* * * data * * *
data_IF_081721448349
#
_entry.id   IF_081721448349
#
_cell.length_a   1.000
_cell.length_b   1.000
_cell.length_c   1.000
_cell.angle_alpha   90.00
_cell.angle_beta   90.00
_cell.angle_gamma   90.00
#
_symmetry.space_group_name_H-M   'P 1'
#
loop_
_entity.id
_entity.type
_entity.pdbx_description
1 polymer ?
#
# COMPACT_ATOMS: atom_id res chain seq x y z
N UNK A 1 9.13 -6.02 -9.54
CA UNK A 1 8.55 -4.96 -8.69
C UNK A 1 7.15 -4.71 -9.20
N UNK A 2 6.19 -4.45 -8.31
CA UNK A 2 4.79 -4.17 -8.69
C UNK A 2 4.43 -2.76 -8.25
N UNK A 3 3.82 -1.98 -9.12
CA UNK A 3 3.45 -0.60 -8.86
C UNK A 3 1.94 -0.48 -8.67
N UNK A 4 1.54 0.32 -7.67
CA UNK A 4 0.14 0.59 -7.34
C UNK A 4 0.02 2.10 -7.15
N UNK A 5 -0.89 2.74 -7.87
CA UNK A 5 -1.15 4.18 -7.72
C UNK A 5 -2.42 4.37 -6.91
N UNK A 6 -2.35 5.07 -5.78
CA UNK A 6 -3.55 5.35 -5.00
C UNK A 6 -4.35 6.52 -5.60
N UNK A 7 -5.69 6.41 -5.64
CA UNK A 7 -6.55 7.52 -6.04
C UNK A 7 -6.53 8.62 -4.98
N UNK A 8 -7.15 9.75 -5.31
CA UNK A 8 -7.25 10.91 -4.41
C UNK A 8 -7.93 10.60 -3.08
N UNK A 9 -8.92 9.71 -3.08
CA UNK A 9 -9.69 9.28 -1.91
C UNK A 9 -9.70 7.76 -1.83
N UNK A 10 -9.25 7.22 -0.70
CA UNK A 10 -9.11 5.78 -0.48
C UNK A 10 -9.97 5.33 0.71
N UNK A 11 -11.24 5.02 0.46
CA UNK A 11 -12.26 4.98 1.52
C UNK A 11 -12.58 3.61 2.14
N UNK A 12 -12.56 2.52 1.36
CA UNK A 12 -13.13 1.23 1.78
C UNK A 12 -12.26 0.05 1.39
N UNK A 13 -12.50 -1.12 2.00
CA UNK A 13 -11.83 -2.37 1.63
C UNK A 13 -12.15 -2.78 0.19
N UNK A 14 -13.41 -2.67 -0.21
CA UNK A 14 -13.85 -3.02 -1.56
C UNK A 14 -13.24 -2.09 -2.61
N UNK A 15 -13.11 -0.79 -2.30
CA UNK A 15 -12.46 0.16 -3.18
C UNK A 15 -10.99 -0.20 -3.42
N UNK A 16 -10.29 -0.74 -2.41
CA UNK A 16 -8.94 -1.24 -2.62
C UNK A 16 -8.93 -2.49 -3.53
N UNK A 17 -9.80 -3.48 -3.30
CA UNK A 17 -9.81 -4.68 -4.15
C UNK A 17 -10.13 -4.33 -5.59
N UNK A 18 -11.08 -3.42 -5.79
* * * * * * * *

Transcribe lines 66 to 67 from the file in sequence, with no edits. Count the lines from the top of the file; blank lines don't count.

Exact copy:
N UNK A 16 -10.29 -0.74 -2.41
CA UNK A 16 -8.94 -1.24 -2.62